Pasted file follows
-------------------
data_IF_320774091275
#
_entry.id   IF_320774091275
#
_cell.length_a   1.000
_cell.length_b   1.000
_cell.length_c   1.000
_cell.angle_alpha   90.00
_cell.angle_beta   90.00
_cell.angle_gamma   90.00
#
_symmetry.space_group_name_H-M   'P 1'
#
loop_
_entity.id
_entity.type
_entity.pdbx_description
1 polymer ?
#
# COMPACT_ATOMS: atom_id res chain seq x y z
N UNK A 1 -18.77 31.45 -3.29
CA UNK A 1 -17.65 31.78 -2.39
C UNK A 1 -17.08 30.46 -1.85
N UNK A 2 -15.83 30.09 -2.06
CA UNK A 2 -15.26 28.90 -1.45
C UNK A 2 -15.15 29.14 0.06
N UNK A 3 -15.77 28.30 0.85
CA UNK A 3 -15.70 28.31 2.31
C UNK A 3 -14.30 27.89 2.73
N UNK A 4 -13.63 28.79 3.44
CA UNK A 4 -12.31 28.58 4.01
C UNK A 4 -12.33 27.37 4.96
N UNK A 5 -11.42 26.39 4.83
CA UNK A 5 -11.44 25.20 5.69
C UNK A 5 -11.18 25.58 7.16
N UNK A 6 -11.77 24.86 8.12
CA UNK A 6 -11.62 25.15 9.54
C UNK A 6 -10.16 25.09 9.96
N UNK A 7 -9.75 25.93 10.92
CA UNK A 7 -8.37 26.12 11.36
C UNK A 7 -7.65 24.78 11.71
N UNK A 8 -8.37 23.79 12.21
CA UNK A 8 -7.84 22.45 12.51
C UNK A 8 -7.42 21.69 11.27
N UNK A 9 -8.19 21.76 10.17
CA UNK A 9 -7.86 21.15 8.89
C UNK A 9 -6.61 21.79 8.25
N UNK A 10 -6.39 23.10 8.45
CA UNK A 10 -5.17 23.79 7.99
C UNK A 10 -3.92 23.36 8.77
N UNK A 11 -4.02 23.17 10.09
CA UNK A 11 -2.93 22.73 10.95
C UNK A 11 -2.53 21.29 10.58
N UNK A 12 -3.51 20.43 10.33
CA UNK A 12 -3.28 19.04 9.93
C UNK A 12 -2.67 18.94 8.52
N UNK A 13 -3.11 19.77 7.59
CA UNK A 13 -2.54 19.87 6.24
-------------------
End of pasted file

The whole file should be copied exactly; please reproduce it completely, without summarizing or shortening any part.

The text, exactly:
data_IF_320774091275
#
_entry.id   IF_320774091275
#
_cell.length_a   1.000
_cell.length_b   1.000
_cell.length_c   1.000
_cell.angle_alpha   90.00
_cell.angle_beta   90.00
_cell.angle_gamma   90.00
#
_symmetry.space_group_name_H-M   'P 1'
#
loop_
_entity.id
_entity.type
_entity.pdbx_description
1 polymer ?
#
# COMPACT_ATOMS: atom_id res chain seq x y z
N UNK A 1 -18.77 31.45 -3.29
CA UNK A 1 -17.65 31.78 -2.39
C UNK A 1 -17.08 30.46 -1.85
N UNK A 2 -15.83 30.09 -2.06
CA UNK A 2 -15.26 28.90 -1.45
C UNK A 2 -15.15 29.14 0.06
N UNK A 3 -15.77 28.30 0.85
CA UNK A 3 -15.70 28.31 2.31
C UNK A 3 -14.30 27.89 2.73
N UNK A 4 -13.63 28.79 3.44
CA UNK A 4 -12.31 28.58 4.01
C UNK A 4 -12.33 27.37 4.96
N UNK A 5 -11.42 26.39 4.83
CA UNK A 5 -11.44 25.20 5.69
C UNK A 5 -11.18 25.58 7.16
N UNK A 6 -11.77 24.86 8.12
CA UNK A 6 -11.62 25.15 9.54
C UNK A 6 -10.16 25.09 9.96
N UNK A 7 -9.75 25.93 10.92
CA UNK A 7 -8.37 26.12 11.36
C UNK A 7 -7.65 24.78 11.71
N UNK A 8 -8.37 23.79 12.21
CA UNK A 8 -7.84 22.45 12.51
C UNK A 8 -7.42 21.69 11.27
N UNK A 9 -8.19 21.76 10.17
CA UNK A 9 -7.86 21.15 8.89
C UNK A 9 -6.61 21.79 8.25
N UNK A 10 -6.39 23.10 8.45
CA UNK A 10 -5.17 23.79 7.99
C UNK A 10 -3.92 23.36 8.77
N UNK A 11 -4.02 23.17 10.09
CA UNK A 11 -2.93 22.73 10.95
C UNK A 11 -2.53 21.29 10.58
N UNK A 12 -3.51 20.43 10.33
CA UNK A 12 -3.28 19.04 9.93
C UNK A 12 -2.67 18.94 8.52
N UNK A 13 -3.11 19.77 7.59
CA UNK A 13 -2.54 19.87 6.24